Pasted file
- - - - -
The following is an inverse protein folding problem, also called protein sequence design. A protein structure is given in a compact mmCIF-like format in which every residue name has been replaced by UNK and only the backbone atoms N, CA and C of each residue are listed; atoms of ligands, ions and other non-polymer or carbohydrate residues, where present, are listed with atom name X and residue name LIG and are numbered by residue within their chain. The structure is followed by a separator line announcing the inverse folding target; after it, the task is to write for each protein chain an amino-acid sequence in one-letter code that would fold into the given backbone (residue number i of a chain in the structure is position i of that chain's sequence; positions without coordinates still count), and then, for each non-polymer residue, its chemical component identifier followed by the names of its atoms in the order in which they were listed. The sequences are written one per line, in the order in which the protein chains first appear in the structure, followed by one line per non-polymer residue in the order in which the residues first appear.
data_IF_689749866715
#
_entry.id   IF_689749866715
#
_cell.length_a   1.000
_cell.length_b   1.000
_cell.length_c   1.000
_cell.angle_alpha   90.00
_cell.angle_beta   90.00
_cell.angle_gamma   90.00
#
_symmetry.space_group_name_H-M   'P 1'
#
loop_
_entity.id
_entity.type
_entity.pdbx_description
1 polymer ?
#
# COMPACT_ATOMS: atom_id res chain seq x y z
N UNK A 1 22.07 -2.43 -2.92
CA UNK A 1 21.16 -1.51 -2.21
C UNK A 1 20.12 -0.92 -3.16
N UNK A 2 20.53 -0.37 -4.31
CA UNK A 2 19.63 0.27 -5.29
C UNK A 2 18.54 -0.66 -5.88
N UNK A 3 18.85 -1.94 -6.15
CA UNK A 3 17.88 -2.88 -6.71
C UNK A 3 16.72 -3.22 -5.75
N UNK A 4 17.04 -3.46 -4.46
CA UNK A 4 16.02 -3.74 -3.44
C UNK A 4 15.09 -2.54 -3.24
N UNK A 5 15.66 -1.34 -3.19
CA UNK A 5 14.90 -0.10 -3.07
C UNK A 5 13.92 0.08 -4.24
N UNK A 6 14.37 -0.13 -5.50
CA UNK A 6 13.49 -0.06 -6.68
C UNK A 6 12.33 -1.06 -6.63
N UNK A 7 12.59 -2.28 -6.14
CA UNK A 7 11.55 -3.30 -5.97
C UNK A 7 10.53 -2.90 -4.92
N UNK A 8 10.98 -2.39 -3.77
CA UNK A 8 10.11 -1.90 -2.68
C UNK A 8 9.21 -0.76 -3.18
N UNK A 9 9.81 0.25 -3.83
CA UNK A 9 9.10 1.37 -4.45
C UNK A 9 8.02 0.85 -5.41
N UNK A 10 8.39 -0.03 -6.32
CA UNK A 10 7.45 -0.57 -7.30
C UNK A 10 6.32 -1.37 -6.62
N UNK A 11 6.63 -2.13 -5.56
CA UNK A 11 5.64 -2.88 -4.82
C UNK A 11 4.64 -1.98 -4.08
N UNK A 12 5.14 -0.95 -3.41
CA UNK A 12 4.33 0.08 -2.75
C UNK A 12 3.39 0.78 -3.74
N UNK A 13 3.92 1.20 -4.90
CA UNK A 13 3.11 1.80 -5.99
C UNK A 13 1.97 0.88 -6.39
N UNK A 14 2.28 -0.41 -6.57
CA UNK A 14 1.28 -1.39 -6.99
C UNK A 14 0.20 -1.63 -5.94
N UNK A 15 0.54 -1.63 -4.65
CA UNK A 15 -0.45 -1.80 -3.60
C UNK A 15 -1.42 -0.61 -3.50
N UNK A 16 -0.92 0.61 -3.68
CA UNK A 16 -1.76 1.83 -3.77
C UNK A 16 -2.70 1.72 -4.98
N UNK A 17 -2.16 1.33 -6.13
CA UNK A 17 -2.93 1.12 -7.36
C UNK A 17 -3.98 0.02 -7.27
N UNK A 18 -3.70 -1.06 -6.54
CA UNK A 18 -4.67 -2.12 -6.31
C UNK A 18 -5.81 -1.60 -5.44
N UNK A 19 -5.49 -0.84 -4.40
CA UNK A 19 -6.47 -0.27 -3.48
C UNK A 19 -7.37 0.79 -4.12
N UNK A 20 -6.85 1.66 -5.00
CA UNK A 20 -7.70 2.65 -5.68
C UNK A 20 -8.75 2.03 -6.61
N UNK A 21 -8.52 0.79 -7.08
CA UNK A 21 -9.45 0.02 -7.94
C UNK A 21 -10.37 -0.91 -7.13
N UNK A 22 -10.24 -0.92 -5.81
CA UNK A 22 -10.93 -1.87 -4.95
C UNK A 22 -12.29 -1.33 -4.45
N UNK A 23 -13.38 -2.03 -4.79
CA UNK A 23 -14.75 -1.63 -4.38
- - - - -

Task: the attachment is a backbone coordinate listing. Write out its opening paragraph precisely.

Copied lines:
The following is an inverse protein folding problem, also called protein sequence design. A protein structure is given in a compact mmCIF-like format in which every residue name has been replaced by UNK and only the backbone atoms N, CA and C of each residue are listed; atoms of ligands, ions and other non-polymer or carbohydrate residues, where present, are listed with atom name X and residue name LIG and are numbered by residue within their chain. The structure is followed by a separator line announcing the inverse folding target; after it, the task is to write for each protein chain an amino-acid sequence in one-letter code that would fold into the given backbone (residue number i of a chain in the structure is position i of that chain's sequence; positions without coordinates still count), and then, for each non-polymer residue, its chemical component identifier followed by the names of its atoms in the order in which they were listed. The sequences are written one per line, in the order in which the protein chains first appear in the structure, followed by one line per non-polymer residue in the order in which the residues first appear.